The Barn (2021) Review

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The Barn, not to be confused with The Barn or The Barn, is a bizarre eighteen-minute short from director Damon Nash White and his co-writer Justice Tirapelli-Jamail. And when I say bizarre I mean it. The film contains no dialogue at all, but there is plenty of raw chicken.

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The Barn’s plot, such as it is, involves a man (Justice Tirapelli-Jamail) whose search for his missing sister (Rocío de la Grana, Malibu Rescue). It’s all very cryptic, although we are given a couple of clues that this wasn’t the most wholesome of sibling relationships. But whether that was mutual, or the product of his mental state is a matter of interpretation.

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In place of dialogue, The Barn relies on a very compelling score from Cory Sinclair, who performs under the moniker Hescher. It serves as a framework to hold the film’s diverse images together and provides some sense of direction for the viewer. It’s good enough that Music From The Barn: A Horror Film is being released along with extended and additional material on Houston boutique label Industrial Beach Records.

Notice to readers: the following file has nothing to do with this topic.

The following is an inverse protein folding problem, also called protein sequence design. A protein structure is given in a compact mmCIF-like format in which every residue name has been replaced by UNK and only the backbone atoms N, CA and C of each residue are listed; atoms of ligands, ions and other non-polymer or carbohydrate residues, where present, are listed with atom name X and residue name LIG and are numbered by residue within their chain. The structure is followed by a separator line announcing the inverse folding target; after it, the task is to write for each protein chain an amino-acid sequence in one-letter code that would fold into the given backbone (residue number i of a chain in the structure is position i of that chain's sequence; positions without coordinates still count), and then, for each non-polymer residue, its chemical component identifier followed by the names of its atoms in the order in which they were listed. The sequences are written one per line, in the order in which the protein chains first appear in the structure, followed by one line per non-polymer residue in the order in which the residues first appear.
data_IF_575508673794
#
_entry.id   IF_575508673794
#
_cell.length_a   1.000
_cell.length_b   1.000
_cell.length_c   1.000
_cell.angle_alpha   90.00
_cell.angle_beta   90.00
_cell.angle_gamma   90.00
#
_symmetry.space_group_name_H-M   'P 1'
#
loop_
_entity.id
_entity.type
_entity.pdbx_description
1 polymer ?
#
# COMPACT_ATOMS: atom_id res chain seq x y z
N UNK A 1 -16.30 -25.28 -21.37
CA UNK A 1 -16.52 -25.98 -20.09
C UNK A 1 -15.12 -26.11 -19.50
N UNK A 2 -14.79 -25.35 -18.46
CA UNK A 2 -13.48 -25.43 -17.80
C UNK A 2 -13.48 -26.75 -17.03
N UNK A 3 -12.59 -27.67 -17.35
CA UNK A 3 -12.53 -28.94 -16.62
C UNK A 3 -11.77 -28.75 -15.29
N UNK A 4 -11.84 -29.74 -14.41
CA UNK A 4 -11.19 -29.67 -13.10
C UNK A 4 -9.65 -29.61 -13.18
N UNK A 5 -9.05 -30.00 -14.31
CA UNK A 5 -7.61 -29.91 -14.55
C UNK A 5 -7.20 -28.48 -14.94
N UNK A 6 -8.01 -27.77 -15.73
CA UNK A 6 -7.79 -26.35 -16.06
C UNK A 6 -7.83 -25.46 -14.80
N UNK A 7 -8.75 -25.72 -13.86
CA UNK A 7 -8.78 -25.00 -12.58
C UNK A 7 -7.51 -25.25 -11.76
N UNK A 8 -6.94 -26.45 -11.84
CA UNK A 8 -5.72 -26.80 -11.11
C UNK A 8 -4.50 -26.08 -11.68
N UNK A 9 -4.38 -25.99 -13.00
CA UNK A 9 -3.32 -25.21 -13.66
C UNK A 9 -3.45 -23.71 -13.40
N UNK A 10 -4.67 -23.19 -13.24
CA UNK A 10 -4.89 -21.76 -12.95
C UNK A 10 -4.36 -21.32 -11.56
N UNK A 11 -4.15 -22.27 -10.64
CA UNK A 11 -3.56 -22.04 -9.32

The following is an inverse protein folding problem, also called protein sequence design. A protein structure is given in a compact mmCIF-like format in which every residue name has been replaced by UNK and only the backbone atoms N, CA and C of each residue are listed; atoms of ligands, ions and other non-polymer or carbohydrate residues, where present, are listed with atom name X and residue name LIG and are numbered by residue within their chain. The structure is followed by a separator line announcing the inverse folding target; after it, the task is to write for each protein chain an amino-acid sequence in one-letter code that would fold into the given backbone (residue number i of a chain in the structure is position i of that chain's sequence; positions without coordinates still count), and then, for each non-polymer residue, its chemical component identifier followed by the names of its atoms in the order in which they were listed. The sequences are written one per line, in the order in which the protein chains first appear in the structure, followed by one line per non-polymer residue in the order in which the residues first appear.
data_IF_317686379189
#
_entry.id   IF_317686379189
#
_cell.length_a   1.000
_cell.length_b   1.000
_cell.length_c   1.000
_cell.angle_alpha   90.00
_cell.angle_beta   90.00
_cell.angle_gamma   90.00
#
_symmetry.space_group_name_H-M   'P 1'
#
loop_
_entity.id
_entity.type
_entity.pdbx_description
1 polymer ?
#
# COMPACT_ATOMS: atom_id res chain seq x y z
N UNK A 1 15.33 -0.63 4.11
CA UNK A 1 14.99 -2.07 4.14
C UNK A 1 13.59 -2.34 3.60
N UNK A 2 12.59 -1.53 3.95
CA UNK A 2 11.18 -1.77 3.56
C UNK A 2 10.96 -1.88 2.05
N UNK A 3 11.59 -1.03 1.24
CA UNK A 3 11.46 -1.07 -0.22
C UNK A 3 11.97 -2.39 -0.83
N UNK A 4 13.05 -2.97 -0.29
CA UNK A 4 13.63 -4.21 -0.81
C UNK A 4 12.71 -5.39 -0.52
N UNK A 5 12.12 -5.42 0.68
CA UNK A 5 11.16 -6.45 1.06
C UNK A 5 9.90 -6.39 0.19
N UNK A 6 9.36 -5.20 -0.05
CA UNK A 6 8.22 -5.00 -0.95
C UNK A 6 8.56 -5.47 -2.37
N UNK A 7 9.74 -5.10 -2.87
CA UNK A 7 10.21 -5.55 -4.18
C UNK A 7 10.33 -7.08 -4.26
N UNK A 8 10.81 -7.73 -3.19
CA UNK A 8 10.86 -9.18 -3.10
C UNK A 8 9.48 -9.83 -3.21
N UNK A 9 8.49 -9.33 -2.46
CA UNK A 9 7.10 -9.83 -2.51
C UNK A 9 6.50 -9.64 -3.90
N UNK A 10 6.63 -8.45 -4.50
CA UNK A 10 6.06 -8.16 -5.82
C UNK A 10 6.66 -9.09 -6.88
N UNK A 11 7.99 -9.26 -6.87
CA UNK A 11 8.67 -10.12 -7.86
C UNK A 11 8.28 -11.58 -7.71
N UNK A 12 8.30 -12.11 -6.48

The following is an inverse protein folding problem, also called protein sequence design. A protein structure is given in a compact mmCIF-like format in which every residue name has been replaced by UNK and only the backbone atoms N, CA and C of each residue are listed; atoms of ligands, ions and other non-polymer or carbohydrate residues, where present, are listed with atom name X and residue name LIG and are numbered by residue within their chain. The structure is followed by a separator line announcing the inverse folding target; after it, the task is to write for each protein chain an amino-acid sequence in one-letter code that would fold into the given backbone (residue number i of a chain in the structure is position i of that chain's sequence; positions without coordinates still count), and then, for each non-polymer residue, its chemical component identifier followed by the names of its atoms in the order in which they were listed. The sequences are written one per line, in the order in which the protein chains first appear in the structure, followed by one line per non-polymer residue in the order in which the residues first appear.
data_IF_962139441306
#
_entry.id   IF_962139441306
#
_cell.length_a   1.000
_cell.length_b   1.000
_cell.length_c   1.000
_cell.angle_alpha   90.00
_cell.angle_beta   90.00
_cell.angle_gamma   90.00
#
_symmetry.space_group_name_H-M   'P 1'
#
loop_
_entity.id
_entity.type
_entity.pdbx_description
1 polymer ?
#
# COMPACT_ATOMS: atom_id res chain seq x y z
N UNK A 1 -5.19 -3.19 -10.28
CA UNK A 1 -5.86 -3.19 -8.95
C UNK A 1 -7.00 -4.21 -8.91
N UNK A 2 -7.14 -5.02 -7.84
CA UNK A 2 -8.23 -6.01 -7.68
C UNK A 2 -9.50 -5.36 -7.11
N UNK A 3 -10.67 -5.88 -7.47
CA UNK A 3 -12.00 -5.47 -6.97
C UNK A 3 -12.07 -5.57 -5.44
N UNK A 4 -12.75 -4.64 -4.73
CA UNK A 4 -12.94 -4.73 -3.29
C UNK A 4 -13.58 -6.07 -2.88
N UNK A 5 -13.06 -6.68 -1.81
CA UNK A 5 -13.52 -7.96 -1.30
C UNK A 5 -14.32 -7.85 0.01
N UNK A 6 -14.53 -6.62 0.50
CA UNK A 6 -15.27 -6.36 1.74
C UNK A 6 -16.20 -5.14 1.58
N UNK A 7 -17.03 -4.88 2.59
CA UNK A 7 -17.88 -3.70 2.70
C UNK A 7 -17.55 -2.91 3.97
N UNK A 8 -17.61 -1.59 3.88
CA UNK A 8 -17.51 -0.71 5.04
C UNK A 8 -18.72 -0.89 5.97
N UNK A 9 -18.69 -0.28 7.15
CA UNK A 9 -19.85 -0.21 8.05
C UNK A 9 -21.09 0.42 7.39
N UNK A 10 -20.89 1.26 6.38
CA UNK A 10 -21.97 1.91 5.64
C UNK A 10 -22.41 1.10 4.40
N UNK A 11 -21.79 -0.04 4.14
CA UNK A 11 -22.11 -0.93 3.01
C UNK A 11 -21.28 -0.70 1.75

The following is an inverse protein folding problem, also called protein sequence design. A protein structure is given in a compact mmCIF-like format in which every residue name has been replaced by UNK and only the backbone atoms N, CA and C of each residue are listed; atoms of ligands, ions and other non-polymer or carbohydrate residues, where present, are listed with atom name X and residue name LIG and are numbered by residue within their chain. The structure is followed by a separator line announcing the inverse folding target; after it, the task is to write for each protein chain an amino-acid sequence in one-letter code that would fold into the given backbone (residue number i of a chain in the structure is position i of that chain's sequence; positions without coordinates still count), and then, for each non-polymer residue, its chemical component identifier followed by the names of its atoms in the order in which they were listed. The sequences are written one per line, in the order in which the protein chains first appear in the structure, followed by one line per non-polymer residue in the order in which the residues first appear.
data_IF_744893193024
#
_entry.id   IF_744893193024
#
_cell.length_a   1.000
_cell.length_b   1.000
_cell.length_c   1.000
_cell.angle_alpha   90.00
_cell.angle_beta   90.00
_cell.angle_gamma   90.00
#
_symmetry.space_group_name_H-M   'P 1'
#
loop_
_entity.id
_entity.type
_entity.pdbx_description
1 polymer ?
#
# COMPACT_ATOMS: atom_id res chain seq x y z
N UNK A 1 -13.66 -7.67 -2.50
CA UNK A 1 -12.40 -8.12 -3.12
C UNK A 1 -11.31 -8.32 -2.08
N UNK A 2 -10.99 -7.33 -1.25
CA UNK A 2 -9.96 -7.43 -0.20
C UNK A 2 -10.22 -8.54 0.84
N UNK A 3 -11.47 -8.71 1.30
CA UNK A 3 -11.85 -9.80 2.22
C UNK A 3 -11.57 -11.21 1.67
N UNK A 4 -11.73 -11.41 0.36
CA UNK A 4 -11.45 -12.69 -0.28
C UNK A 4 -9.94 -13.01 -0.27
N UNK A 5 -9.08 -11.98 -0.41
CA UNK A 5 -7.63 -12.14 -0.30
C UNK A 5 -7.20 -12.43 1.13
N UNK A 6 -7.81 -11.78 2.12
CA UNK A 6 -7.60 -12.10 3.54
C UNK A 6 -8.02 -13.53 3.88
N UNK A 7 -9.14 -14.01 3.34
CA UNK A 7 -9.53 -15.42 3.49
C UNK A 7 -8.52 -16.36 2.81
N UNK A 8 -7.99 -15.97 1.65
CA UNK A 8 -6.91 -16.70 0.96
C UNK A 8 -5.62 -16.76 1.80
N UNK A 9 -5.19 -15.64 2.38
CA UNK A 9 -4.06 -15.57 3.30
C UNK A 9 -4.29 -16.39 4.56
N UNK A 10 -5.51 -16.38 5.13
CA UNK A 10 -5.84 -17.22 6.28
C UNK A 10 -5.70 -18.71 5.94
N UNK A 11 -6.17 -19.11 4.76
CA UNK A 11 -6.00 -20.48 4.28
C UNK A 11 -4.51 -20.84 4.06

“I first thought of the idea for The Barn in 2016 after daydreaming while cutting up chicken for dinner, followed by dreams that mirrored the opening of the film,” shares writer, director, producer and cinematographer, Damon Nash White. “I woke up and just had to put it down on paper.”

And the film’s images are bizarre enough that it wouldn’t take much for someone to get lost in them. Between creatures with heads that look like something out of one of David Cronenberg’s nightmares, feminine hygiene products and all manner of uncooked poultry it’s not something that’s easy to make sense out of.

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And with a film like The Barn that’s probably the point, sense is whatever make of it. It’s all subjective, a Rorschach Test formed of ground chicken rather than ink. If it plays a festival near you it’s a test you might want to take.

Our Score